About a month ago, I recounted the experience of five black Americans who sought to visit Israel last August, only to be detained overnight at the Ben Gurion Airport and put on the next plane for home.
An official of the Israel Embassy here said at the time that the incident was being investigated but that the airport authorities may have believed the group had some connection with "the illegal presence in Israel of the sect known as the Black Hebrews."
It now appears that there is more to the story than either the frustrated travelers or the israeli officials were willing to acknowledge at first.
The incident was first brought to my attention by Myrtle Washington, a lawyer and former seminarian, who said she took advantage of an organized tour in order "to see some of the things I'd read about -- Beersheba, the Wailing Wall -- things that meant something to me spiritually."
Donald Fuller, who lives with her, said he had decided to accompany her on the trip because he had the time and a little money and thought it might be interesting.
Both said they knew nothing of the Black Hebrews, or the Hebrews Israelites, as they are also called.
But Fuller's ex-wife, who says he abandoned her in Portland, Ore., says Fuller had been involved with the sect for some time. She said the group had given them an expense-paid trip to its Chicago headquarters in January as well as a trip to San Francisco last fall.In addition, she told me, the Black Hebrews had also given Fuller a trip to Liberia earlier this year.
Fuller, when pressed on the question, at first said he "vaguely" remembered hearing about the Black Hebrews "back in the '60s" but had had no contact with its representatives until he started doing some research into the sect after his abortive trip in August.
He subsequently acknowledged the Chicago visit, but said he paid the expenses for himself and his wife out of his own pocket.
Fuller has sinced formed the Black American Human Rights Steering Committee, which has been picketing the Israeli Embassy and in general protesting the Israeli government's treatment of blacks, whether casual visitors or permanent settlers in Israel.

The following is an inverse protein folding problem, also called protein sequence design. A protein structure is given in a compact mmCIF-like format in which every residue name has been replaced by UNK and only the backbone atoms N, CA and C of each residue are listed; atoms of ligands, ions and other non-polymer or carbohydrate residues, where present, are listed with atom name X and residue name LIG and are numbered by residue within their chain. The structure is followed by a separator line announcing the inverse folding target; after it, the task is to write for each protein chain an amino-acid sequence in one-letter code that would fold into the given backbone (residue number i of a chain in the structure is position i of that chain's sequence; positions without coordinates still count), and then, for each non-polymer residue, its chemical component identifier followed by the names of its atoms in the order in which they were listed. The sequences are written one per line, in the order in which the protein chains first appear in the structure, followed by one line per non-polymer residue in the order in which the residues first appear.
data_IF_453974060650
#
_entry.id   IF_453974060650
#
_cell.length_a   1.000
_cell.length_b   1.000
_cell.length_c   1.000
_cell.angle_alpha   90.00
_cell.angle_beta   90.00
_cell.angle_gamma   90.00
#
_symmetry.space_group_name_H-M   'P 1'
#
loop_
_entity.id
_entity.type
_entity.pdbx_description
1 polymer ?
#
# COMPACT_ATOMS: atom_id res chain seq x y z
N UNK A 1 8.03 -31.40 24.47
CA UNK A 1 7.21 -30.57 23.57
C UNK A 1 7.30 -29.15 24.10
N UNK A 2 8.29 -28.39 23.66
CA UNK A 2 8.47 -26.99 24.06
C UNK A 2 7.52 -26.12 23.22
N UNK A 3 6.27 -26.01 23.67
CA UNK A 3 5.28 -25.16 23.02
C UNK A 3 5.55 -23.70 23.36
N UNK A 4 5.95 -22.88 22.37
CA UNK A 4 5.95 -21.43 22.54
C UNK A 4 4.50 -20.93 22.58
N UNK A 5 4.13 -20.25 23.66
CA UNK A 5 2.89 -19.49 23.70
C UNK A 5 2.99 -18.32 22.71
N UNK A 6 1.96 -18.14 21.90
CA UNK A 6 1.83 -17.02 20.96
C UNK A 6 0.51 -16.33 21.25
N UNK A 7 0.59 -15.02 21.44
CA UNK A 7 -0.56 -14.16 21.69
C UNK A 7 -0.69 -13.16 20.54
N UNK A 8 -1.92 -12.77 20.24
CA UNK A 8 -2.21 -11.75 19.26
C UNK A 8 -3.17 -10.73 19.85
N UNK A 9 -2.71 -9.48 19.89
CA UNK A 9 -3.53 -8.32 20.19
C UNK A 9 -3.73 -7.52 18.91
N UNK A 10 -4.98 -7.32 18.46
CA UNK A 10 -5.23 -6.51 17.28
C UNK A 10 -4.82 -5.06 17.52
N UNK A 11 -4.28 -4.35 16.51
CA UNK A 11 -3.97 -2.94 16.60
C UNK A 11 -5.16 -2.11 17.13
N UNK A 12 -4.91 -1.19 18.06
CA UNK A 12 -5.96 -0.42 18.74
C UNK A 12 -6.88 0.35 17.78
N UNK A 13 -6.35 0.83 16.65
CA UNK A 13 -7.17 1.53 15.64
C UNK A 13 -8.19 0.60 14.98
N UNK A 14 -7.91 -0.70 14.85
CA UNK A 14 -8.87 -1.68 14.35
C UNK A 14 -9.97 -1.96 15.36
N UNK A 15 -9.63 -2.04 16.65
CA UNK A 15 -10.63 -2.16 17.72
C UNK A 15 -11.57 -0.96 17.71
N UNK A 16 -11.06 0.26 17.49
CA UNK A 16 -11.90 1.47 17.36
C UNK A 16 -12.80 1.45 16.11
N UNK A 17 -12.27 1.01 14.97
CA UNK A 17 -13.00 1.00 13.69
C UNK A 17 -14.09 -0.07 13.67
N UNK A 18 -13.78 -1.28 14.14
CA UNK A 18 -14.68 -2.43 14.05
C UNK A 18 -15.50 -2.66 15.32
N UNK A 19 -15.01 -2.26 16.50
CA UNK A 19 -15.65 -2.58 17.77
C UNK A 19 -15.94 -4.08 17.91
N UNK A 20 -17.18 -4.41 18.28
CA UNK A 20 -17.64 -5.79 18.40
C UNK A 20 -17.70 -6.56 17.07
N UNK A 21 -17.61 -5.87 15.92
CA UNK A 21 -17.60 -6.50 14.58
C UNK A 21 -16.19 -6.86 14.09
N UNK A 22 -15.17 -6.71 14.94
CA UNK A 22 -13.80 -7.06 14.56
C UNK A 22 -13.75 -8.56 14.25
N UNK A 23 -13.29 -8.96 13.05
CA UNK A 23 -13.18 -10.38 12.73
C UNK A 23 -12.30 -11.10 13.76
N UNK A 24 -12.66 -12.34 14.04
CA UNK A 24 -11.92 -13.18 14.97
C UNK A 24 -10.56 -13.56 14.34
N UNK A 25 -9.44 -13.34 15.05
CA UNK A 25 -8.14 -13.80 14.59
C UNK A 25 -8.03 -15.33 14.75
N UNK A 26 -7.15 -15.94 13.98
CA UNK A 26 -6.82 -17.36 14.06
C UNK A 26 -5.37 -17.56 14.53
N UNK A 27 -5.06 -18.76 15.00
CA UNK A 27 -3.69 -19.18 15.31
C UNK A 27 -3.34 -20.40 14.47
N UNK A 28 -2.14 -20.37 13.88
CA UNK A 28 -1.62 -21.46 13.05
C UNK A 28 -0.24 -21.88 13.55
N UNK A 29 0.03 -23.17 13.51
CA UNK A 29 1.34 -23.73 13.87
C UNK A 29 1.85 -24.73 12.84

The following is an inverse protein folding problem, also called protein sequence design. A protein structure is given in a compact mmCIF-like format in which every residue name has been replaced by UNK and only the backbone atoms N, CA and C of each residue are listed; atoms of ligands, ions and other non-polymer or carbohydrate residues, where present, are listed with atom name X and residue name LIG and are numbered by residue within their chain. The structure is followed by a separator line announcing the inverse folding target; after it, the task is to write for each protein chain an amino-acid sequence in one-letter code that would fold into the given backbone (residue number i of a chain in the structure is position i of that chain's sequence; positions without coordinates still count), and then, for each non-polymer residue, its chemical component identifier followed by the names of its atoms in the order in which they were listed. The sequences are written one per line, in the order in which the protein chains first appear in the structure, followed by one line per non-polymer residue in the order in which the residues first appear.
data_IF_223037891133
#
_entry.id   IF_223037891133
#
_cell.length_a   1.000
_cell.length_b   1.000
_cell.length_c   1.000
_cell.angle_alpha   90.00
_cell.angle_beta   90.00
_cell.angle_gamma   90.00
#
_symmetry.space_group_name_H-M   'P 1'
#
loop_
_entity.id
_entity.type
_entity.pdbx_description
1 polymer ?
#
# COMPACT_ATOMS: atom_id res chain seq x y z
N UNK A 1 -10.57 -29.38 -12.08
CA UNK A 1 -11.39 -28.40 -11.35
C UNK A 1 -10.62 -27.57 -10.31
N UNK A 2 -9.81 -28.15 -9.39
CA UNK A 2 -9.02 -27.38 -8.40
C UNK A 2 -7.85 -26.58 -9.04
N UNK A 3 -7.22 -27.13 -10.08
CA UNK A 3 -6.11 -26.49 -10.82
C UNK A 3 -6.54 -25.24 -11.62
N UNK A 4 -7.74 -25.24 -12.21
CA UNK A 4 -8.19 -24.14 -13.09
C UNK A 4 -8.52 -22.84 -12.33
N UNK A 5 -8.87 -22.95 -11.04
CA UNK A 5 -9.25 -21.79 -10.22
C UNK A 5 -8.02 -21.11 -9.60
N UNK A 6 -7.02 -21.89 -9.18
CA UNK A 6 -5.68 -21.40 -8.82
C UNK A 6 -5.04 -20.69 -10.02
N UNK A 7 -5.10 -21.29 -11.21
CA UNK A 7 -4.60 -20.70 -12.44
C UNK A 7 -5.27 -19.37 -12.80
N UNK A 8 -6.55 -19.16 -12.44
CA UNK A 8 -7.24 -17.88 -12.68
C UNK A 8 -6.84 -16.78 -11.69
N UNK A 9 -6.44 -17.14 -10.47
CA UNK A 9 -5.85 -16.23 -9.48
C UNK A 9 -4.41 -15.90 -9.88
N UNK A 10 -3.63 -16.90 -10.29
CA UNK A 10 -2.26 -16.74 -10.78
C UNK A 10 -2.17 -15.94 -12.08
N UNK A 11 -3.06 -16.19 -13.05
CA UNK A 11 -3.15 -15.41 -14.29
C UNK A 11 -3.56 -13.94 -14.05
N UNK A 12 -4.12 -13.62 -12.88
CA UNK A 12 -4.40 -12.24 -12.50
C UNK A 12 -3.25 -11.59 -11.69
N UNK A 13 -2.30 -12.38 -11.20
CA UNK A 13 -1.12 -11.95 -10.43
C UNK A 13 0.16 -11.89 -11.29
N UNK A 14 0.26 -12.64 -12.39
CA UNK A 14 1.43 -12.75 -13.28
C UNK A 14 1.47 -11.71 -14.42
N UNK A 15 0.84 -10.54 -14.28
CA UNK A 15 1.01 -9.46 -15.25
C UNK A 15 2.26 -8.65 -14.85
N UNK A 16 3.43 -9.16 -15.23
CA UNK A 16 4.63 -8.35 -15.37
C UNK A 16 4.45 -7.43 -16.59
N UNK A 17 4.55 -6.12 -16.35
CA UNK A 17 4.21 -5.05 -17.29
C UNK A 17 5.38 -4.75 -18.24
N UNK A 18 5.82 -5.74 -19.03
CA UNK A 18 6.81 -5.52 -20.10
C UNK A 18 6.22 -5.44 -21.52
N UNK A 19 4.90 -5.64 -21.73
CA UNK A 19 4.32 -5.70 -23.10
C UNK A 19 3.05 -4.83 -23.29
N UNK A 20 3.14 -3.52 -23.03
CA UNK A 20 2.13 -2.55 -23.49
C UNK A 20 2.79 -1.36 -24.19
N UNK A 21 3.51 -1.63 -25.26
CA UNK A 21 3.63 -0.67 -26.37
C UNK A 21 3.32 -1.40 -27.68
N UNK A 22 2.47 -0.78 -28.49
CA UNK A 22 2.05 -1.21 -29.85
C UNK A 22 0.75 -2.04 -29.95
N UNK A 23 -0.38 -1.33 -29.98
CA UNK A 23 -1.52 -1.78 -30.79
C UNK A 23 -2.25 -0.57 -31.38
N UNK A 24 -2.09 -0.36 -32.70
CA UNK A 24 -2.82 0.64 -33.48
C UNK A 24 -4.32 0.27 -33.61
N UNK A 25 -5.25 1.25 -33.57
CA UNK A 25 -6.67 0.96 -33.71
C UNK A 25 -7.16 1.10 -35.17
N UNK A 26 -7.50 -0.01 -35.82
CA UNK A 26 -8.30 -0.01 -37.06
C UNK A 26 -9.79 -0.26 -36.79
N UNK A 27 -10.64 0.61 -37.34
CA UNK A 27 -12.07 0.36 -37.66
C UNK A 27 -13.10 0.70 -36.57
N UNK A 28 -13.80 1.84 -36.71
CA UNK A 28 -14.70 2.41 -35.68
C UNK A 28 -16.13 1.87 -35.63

Fuller and Washington told me they learned of the August tour through the Rev. Willie Wilson, a Baptist minister here. At a press conference called by Fuller's group to announce plans for a demonstration during the recent visit here of Israel's Prime Minister Menachem Begin, Wilson said he had taken a similar tour himself.
"I recommended this particular tour rather than the usual tour because it gives a chance to see some things that you don't see on the regular tours." He said the special tours are arranged through the Hebrew Israelites.
A spokeman for the Israeli Embassy here says his government has "proof" that another member of the August party was affiliated with the Black Hebrews.
Clearly at least some of the members of that group were not as innocent of knowledge of the sect as they led me to believe. But that fact doesn't begin to answer all the questions.
For instance: Who are the Black Hebrews? Why, if their presence in Israel is illegal, have they been permitted to remain there for 10 or 11 years? Why is the Israeli government so distrubed over their presence? Is there truth to the charges that black American visitors to Israel are almost routinely detained?
I'll look at some of these questions in a subsequent column.